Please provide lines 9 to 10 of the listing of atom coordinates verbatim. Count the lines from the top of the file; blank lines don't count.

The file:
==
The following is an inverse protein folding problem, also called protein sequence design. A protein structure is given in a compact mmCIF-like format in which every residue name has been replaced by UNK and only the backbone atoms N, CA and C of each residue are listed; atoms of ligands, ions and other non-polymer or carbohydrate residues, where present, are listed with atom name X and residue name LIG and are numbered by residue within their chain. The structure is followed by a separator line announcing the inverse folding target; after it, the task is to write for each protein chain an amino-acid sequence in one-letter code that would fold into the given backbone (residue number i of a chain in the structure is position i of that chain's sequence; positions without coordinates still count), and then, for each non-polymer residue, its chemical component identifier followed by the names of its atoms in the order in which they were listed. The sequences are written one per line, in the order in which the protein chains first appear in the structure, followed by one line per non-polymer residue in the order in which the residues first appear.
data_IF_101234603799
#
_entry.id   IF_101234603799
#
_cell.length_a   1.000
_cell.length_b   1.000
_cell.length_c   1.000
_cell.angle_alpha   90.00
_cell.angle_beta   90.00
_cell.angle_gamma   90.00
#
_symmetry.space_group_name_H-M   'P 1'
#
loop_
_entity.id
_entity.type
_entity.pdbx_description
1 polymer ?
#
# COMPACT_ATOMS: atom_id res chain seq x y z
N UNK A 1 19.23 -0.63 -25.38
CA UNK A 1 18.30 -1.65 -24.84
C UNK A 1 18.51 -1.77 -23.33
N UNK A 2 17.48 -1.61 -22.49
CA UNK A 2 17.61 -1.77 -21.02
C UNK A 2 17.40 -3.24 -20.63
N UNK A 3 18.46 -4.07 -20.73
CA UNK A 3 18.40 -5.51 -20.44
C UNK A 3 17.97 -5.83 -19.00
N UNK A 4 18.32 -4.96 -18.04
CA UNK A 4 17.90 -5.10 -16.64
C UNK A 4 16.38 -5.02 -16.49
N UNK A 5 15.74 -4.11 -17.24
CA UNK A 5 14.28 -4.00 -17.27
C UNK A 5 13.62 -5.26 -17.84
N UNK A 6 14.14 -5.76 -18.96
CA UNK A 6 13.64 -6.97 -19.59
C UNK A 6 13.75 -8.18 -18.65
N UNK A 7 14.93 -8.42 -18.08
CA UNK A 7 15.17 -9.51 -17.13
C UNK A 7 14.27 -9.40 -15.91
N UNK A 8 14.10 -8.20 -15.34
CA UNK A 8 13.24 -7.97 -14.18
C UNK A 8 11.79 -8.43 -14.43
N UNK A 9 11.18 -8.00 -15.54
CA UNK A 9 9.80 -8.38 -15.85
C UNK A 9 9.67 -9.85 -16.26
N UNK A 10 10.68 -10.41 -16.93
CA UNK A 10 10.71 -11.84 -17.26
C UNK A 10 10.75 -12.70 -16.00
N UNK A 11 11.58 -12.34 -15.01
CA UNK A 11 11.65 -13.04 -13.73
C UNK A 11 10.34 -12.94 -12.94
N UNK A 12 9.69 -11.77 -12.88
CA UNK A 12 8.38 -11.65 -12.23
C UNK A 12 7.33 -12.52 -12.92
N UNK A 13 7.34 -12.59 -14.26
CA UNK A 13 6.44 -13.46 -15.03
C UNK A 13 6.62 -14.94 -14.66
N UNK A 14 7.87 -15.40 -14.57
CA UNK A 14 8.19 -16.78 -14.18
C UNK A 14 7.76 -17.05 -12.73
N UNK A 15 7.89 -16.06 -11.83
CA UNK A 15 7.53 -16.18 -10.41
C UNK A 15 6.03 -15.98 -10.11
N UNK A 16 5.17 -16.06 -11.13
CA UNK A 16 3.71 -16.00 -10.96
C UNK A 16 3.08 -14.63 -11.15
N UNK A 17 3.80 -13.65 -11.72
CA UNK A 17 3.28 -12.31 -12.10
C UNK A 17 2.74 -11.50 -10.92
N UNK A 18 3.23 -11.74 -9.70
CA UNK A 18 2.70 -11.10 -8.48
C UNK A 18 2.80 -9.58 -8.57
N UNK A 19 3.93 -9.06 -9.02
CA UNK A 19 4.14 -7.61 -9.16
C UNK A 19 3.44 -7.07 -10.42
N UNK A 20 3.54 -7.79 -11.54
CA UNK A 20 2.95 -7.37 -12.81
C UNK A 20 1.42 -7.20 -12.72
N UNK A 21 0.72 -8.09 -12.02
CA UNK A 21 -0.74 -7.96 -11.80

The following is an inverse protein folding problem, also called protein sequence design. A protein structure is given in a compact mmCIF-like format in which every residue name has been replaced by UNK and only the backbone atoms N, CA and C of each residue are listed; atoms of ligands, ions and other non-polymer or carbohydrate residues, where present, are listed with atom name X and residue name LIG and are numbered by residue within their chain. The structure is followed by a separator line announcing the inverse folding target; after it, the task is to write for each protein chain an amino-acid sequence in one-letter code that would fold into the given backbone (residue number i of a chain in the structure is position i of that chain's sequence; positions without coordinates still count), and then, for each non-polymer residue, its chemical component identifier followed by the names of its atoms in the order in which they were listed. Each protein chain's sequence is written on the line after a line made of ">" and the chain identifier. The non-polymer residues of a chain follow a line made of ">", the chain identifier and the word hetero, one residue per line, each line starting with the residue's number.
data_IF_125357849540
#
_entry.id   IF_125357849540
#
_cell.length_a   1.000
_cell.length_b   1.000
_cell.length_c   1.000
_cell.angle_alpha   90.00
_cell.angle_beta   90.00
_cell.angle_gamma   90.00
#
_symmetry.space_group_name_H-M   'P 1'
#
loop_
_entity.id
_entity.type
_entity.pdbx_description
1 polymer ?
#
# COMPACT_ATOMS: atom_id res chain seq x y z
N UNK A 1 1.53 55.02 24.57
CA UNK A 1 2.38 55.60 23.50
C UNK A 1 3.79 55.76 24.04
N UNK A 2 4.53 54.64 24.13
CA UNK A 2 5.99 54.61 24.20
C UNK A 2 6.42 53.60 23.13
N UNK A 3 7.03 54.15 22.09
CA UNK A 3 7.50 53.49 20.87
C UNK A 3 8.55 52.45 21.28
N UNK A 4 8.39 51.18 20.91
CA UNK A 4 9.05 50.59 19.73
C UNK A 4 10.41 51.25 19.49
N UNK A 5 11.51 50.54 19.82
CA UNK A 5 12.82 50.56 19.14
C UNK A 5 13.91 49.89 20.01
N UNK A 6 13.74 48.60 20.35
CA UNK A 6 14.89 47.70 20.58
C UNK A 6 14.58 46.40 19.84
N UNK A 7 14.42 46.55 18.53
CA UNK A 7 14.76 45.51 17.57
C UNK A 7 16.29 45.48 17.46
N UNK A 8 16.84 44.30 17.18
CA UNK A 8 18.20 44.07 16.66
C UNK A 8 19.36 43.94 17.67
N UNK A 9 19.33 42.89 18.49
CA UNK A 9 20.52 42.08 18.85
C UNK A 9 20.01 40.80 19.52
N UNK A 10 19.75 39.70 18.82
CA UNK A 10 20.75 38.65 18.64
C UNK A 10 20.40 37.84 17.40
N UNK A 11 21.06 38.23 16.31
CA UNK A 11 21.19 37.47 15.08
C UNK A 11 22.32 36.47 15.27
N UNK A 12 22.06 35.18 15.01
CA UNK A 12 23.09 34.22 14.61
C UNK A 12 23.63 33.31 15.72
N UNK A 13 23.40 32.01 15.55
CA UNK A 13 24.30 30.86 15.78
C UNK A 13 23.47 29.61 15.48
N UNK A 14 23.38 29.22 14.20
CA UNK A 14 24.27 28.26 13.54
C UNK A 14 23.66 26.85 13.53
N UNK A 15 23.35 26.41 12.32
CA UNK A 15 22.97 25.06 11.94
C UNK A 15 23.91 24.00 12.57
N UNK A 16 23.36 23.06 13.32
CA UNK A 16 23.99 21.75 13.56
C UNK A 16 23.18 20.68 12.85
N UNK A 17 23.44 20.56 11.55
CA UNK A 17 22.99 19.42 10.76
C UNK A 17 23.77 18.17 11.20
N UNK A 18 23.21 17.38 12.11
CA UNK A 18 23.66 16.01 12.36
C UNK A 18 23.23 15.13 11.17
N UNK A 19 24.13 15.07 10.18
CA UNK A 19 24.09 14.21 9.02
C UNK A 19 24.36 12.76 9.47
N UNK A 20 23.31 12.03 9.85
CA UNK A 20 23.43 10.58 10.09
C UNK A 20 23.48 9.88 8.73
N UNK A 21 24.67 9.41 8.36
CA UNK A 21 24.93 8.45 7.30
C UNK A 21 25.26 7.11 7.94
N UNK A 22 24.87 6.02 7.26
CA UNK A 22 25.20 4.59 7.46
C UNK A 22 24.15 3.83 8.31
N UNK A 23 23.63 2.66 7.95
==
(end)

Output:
_cell.angle_alpha   90.00
_cell.angle_beta   90.00